The territory of the Hungarian national minority living near the north-eastern border of Hungary is presented according to the Soviet census data in 1989 and data provided by the Cultural Alliance of Hungarians in Transcarpathia (Botlik J. - Dupka Gy. 1993). 73.8 % of Transcarpathian Hungarians live no farther than 20 kilometers from the frontier of the Hungarian Republic (Figs.19, 20, 21). One-third of them live in Beregszász, and one-quarter live in Ungvár district. Because two-thirds of the Hungarians live in 82 settlements where they constitute an absolute majority, and due to the low level of Hungarian migration to cities with a non-Hungarian majority population, in 1989 only 42.9% of the Hungarians spoke Russian and only 13.4% spoke Ukrainian. The low level of the knowledge of the official language of the Ukrainian state is due to the good availability of the Hungarian mass-media (eg. television, radio, newspapers) resulting from the proximity of the mother country as well as the exceptional usefulness of the Hungarian language and of the connections with Hungary in the business life. Of the region's 324,000 urban dwellers, 74,000 or 22.8 % can be considered Hungarians. The percentage of the Hungarian population who live in cities (38.1%) has not yet reached the 1941 39.2% figure, but - as the most "urbanized" Transcarpathian ethnic group - it still exceeds the urban-dwelling proportion of Ruthenians, Ukrainians and Russians 27.3%. Accordingly, the largest Hungarian communities also gather in the region's towns such as Beregszász, Ungvár, Munkács, Nagyszõlõs etc. (Tab. 13). Eleven villages also provide homes for a considerable ethnic Hungarian community numbering more than 2000 members e.g. Nagydobrony, Visk, Vári, Dercen, Salánk, Mezõkaszony, Gát.

In the Ungvár district, where a majority of the Hungarians live in Ungvár - the capital of the Transcarpathian Region - the ethnic border has not changed much in the last few centuries. The Hungarian settlement area continues to be located south of the Ungvár-Korláthelmec line. Nevertheless, in the town of Csap, along the Csap-Ungvár railway line, and in the villages of the Ungvár agglomeration, the percentage of the Hungarian population is falling considerably due to increasing Ukrainian immigration. The largest Hungarian rural communities live in Nagydobrony, Eszeny, Kisdobrony, Tiszasalamon, Rát and Szürte.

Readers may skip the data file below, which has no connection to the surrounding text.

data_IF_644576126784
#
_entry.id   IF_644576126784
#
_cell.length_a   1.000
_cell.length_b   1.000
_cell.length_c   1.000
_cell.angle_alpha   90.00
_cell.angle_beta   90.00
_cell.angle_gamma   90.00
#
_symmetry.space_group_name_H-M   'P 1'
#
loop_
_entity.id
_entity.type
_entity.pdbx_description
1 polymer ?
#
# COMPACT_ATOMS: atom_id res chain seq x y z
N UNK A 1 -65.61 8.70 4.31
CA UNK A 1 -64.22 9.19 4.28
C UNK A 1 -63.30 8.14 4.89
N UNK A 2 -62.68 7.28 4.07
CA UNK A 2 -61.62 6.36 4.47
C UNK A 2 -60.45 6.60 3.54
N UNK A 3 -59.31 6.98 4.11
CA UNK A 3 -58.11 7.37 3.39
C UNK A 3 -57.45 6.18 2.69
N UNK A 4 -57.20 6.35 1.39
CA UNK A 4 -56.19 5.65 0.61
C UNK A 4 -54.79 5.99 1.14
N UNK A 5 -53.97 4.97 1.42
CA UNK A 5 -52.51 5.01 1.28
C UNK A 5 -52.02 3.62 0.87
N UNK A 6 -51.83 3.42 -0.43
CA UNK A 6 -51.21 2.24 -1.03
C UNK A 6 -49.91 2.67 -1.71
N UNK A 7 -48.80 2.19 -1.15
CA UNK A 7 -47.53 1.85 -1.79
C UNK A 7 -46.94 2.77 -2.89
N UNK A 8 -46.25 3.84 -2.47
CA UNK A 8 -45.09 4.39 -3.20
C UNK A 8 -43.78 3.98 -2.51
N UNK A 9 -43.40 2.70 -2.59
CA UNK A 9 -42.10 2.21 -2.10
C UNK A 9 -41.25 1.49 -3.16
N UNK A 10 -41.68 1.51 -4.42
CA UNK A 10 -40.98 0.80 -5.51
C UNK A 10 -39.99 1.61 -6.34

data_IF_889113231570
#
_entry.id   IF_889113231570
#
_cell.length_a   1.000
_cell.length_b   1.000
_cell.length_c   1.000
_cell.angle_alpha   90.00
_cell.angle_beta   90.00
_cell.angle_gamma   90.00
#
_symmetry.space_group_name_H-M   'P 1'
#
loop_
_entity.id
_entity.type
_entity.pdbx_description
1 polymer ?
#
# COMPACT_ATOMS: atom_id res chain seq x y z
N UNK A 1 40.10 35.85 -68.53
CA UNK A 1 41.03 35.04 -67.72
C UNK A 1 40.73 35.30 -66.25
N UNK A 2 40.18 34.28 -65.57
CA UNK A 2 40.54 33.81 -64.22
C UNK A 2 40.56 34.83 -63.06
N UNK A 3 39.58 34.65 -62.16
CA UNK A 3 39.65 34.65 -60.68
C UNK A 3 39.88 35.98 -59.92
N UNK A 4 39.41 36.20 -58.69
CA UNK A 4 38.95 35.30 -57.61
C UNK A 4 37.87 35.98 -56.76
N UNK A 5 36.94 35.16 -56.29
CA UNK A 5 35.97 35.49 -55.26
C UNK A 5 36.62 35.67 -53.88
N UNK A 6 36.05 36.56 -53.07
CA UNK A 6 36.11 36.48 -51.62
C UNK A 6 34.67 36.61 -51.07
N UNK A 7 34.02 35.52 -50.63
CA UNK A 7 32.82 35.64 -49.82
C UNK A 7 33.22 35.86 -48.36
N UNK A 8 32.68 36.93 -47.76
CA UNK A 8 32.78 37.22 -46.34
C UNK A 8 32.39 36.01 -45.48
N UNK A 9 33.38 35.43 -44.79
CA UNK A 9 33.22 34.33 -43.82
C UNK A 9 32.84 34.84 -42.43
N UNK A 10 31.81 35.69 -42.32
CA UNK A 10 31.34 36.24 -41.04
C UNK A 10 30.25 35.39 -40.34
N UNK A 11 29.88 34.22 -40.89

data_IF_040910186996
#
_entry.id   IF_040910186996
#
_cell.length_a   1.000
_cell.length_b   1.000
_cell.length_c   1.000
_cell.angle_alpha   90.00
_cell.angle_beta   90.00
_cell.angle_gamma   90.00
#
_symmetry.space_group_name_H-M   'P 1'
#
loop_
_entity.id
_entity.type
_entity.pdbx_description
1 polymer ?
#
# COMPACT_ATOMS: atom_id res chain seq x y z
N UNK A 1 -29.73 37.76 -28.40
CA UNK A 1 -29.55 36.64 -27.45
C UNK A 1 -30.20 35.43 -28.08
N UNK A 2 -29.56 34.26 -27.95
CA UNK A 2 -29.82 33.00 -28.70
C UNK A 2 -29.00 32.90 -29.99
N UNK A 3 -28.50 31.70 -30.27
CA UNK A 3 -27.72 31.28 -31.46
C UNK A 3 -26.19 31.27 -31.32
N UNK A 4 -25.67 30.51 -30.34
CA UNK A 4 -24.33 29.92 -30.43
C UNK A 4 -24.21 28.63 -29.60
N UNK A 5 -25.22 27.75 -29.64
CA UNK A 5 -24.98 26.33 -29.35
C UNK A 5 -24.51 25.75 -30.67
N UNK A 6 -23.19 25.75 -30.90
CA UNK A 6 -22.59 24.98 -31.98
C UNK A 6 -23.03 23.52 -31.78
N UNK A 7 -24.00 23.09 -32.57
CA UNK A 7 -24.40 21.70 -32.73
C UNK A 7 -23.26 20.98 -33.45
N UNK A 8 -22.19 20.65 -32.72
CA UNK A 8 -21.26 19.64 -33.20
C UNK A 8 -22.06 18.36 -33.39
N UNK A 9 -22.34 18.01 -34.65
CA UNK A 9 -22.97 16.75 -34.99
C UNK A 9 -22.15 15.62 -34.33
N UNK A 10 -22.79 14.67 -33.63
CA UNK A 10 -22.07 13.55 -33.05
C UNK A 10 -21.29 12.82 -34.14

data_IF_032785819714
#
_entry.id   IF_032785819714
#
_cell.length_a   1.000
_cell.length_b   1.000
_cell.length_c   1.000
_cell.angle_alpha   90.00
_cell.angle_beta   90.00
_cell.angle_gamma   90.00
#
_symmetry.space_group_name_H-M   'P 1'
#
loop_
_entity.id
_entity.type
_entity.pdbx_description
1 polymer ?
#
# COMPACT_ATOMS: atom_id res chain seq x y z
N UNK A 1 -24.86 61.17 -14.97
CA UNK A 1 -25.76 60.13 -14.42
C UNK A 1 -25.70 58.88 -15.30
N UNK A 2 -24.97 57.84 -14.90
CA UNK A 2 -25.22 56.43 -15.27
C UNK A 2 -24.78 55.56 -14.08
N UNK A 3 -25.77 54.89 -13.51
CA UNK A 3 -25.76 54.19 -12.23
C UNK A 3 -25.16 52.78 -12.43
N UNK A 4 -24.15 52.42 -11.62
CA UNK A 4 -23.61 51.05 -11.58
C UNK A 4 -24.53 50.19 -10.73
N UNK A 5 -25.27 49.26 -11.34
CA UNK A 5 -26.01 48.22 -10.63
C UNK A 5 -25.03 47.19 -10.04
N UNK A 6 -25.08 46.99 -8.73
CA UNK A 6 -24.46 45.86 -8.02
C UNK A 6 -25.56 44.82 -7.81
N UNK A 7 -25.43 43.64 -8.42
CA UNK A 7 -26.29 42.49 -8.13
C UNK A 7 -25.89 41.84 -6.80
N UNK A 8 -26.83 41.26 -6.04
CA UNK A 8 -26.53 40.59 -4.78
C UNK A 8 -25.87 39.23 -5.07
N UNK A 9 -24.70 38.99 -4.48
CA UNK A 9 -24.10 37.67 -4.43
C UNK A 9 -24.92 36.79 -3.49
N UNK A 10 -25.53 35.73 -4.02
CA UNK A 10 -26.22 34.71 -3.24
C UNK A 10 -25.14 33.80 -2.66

One third of the Hungarians of Beregszász district - the district with the longest border with Hungary - live in the district seat of Beregszász. The ethnic Hungarian unity of the district is disrupted only by some older (Kovászó, Nyárasgorond, Csikósgorond) and more recently founded (Badiv, Danilivka, Kashtanove, Zatishne, Velika-Bakta) Ruthenian enclaves. In addition to Beregszász, the largest number of Hungarians live in Vári situated on the right bank of the Tisza, in a former district seat of Mezõkaszony, next to the drained Szernye marsh in Gát, Makkosjánosi, Nagybereg, and Beregújfalu, in Nagymuzsaly and Beregdéda situated next to Beregszász and in Bátyú, the railway junction.

More than half of the Hungarians living in the neighboring Munkács district, are residents of Munkács. The others live in the vicinity of the Beregszász district's Hungarian villages (Dercen, Fornos, Izsnyéte, Csongor, Szernye, Barkaszó etc.). One single village west of Munkács called Beregrákos - in a Ruthenian surrounding - has been defying assimilation for centuries. For hundreds of years, it has been the guardian of the medieval Hungarian ethnic border.

In the Nagyszõlõs district, in historical Ugocsa county where the Tisza River meets the plain, Hungarians have lived - mostly mixed - with the Ruthenian population for three centuries. Due to the century-old coexistence and, in many cases, the shared Greek Catholic or "Uniate" religion, the most significant deviation in the ethnic census statistics can be observed in the villages of this region. Today, most Hungarians can be found in the town of Nagyszõlõs, Tiszaújlak, Salánk, Nagypalád, Tiszapéterfalva, Csepe and Feketeardó.

Proceeding upstream along the Tisza, we reach the district of Huszt, situated in the former Máramaros county. Here the majority of the Hungarian town dwellers, dating back to the Middle Ages today are represented by the Hungarians of Visk. The Hungarian minority population of Huszt is also significant with 2,029 persons.

A Hungarian community of 3,000 persons, inhabits the seat of the neighboring district, Técsõ. The famous salt-mining settlement of Aknaszlatina is located on the right bank of the Tisza, facing the town Máramarossziget in Rumania. Its population includes approximately 3,800 Hungarians. A considerable Hungarian population lives in Bustyaháza, Kerekhegy, Taracköz and Királymezõ as well.

In the Rahó district, called Ruthenian (or Hutzul) Switzerland situated among the Carpathian range near the sources of the Tisza, there are about 4000 to 5000 people of Hungarian ethnicity. A majority of them lives in Rahó, Körösmezõ, Nagybocskó and Gyertyánliget.

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Hungarian Minorities in the Carpathian Basin